There is also the fact that Stamkos will be the top center again on another team that will compete for the NHL’s top offense. Last year, Tampa’s 3.54 goals per game led the league by a mile. He also resides in the same conference and division as Tavares, so he too can benefit from some weaker defensive teams playing in the east.
Stamkos once reached 97 points, so he’s come close before. He’s going to rack up plenty of assists again this season, and his goal scoring should improve simply with more puck luck, but possibly by also shooting the puck more often as well.
At these odds and with his opportunity, Stamkos provides excellent value to win his first career Art Ross Trophy.
At the age of 31, Wheeler enjoyed his best NHL season last year, one that resulted in a career-high 91 points, largely on the back of racking up a league-leading 68 assists, tied with Philadelphia’s Claude Giroux.
Wheeler has long been a playmaker by trade as he has tallied more assists than goals every season of his NHL career. However, he has a career high of 28 goals and has racked up 26 goals in three of the last four seasons. He has also taken at least 225 shots in each of the last five years, so he isn’t afraid to put pucks on goal, either.
Like Stamkos, Wheeler fell under his career shooting percentage last season with a 9.4% mark as compared to his 10.8% career rate. Not a huge difference, but it’s also well under his 14.7% career high.
Two, Scheifele doesn’t take a ton of shots, but he’s going to score goals as evidenced by his 0.40 goals per game over the last two years. The assists aren’t going to go anywhere for Wheeler, especially when he skates on the top power play unit alongside Rocket Richard candidate Patrik Laine. Wheeler ranked second to Phil Kessel with 42 power play points last season.
The fact here is Wheeler notched 91 points despite finishing with the second-lowest shooting percentage over a full season in his career. Some improved puck luck could have Wheeler in the Art Ross race after finishing ninth in league scoring and eighth in points per game last season.
There are some solid plays at +5000 odds such as Jamie Benn, Tyler Seguin and Vladimir Tarasenko, however I’m going to skip ahead and land on Pastrnak as a huge underdog to lead the league in points.
If last year’s postseason was any indication, this guy can play. At just 21 years old when the playoffs began, Pastrnak racked up a whopping 20 points in just 12 postseason contests. His six goals in those 12 games came on a very reasonable 13.6% shooting percentage, so that number appears very real as opposed to a Mark Scheifele-type postseason whose playoff surge came on the back of a massive 31.1% shooting percentage.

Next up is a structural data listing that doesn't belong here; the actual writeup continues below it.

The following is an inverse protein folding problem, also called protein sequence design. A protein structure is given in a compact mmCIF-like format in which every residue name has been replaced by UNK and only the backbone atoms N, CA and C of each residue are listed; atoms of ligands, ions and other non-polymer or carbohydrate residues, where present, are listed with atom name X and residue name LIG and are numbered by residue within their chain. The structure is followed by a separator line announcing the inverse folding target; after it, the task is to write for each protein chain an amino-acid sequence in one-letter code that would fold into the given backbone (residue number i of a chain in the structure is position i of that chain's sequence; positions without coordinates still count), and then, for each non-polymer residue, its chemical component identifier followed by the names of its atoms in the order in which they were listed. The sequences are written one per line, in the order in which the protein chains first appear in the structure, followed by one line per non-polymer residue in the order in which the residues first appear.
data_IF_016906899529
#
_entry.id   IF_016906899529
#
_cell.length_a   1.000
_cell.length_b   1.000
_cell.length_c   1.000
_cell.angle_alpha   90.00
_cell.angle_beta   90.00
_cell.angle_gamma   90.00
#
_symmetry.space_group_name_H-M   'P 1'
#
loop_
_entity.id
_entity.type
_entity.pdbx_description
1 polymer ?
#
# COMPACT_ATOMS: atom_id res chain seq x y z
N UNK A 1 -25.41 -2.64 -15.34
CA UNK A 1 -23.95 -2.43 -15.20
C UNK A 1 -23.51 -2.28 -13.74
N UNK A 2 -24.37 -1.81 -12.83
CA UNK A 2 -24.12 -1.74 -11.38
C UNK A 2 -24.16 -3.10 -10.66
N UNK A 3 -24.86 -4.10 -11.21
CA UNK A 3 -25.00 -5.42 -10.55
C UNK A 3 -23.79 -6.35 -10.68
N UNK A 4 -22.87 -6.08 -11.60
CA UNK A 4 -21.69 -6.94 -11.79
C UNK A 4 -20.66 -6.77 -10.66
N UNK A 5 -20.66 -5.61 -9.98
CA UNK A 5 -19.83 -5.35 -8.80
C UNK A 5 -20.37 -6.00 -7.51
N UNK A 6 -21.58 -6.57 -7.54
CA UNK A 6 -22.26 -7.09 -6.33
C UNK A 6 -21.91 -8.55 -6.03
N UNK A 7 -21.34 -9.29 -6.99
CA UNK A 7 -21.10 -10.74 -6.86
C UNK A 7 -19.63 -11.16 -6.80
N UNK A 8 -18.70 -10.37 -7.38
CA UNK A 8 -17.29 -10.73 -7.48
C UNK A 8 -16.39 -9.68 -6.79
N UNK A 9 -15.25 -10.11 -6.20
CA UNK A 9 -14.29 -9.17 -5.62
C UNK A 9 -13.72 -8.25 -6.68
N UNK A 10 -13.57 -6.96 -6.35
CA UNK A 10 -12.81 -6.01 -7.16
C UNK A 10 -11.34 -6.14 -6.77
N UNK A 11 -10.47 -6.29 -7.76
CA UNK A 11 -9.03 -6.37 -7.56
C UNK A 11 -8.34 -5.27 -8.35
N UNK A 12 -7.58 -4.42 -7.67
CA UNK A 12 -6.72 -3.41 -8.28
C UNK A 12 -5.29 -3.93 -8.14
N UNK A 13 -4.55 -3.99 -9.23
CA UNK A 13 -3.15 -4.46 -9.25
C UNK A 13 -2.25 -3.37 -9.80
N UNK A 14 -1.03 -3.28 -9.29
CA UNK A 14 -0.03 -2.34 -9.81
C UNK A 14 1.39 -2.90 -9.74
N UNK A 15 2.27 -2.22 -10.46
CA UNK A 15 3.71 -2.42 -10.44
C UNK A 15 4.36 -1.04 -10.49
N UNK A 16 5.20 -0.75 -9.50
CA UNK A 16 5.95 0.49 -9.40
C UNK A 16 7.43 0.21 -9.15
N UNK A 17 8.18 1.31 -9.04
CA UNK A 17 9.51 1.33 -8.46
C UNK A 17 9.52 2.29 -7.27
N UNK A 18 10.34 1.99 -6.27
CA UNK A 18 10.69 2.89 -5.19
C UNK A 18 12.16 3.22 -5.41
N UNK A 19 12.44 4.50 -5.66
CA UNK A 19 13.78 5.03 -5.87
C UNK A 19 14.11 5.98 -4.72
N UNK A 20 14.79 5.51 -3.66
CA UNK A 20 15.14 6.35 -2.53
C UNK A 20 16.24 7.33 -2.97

Clearly one of the brightest young stars in the game, Pastrnak notched 35 goals and 80 points in 82 contests last season. He plays on an elite top line with Brad Marchand and Patrice Bergeron, two players who also reached the 30-goal plateau last season. They will also be doing the heavy lifting for the Bruins’ offense this time around.
Boston was the league’s sixth-ranked offense last season while their power play checked in at fourth with a 23.6% clip. There’s not much reason to believe either of these areas will see a dramatic decrease this season, however the lower-body injury to Tory Krug doesn’t help the power play much.
Clearly, he plays on a line that spreads the wealth. It might be tough to outscore Marchand, as he ranked fourth in points per game last season, but there’s no way we have already seen the ceiling for the youthful Pastrnak yet. Postseason hockey is the most difficult time of the season, and he passed with flying colors. He’s just going to get better, and he’s in the right conference to produced points (see a trend here?).
At the end of the day, his odds give him oodles of value upside and I think he can throw his name into the scoring leader hat if he can build on last year’s impressive postseason run.